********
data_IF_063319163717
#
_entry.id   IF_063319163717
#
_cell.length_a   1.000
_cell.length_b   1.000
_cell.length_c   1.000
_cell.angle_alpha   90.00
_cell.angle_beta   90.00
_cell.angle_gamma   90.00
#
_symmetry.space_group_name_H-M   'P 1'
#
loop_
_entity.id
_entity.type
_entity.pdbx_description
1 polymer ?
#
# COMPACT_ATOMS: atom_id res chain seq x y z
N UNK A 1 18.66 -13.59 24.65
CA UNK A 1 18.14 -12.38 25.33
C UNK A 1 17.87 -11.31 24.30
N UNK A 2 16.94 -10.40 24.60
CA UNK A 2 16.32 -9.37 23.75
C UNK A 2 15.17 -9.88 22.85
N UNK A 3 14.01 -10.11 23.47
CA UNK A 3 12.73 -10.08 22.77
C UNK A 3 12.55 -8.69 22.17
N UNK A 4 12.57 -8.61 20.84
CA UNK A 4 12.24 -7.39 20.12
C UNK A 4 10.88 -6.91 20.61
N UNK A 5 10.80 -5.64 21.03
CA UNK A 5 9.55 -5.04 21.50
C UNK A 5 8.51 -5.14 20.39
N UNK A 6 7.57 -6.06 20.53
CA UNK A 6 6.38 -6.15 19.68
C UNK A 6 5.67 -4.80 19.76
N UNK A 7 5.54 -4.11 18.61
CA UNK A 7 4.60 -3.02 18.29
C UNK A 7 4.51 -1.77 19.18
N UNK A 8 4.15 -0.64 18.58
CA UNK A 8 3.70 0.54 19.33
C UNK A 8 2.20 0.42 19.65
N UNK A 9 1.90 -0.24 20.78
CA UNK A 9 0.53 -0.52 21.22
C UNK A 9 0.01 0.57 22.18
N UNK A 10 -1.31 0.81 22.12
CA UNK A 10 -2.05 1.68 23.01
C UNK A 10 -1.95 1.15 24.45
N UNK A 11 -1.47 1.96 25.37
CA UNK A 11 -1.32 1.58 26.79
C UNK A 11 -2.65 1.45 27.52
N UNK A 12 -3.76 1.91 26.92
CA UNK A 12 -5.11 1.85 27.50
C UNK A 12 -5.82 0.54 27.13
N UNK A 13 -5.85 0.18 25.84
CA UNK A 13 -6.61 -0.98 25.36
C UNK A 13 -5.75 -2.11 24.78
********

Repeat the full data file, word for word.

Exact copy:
data_IF_063319163717
#
_entry.id   IF_063319163717
#
_cell.length_a   1.000
_cell.length_b   1.000
_cell.length_c   1.000
_cell.angle_alpha   90.00
_cell.angle_beta   90.00
_cell.angle_gamma   90.00
#
_symmetry.space_group_name_H-M   'P 1'
#
loop_
_entity.id
_entity.type
_entity.pdbx_description
1 polymer ?
#
# COMPACT_ATOMS: atom_id res chain seq x y z
N UNK A 1 18.66 -13.59 24.65
CA UNK A 1 18.14 -12.38 25.33
C UNK A 1 17.87 -11.31 24.30
N UNK A 2 16.94 -10.40 24.60
CA UNK A 2 16.32 -9.37 23.75
C UNK A 2 15.17 -9.88 22.85
N UNK A 3 14.01 -10.11 23.47
CA UNK A 3 12.73 -10.08 22.77
C UNK A 3 12.55 -8.69 22.17
N UNK A 4 12.57 -8.61 20.84
CA UNK A 4 12.24 -7.39 20.12
C UNK A 4 10.88 -6.91 20.61
N UNK A 5 10.80 -5.64 21.03
CA UNK A 5 9.55 -5.04 21.50
C UNK A 5 8.51 -5.14 20.39
N UNK A 6 7.57 -6.06 20.53
CA UNK A 6 6.38 -6.15 19.68
C UNK A 6 5.67 -4.80 19.76
N UNK A 7 5.54 -4.11 18.61
CA UNK A 7 4.60 -3.02 18.29
C UNK A 7 4.51 -1.77 19.18
N UNK A 8 4.15 -0.64 18.58
CA UNK A 8 3.70 0.54 19.33
C UNK A 8 2.20 0.42 19.65
N UNK A 9 1.90 -0.24 20.78
CA UNK A 9 0.53 -0.52 21.22
C UNK A 9 0.01 0.57 22.18
N UNK A 10 -1.31 0.81 22.12
CA UNK A 10 -2.05 1.68 23.01
C UNK A 10 -1.95 1.15 24.45
N UNK A 11 -1.47 1.96 25.37
CA UNK A 11 -1.32 1.58 26.79
C UNK A 11 -2.65 1.45 27.52
N UNK A 12 -3.76 1.91 26.92
CA UNK A 12 -5.11 1.85 27.50
C UNK A 12 -5.82 0.54 27.13
N UNK A 13 -5.85 0.18 25.84
CA UNK A 13 -6.61 -0.98 25.36
C UNK A 13 -5.75 -2.11 24.78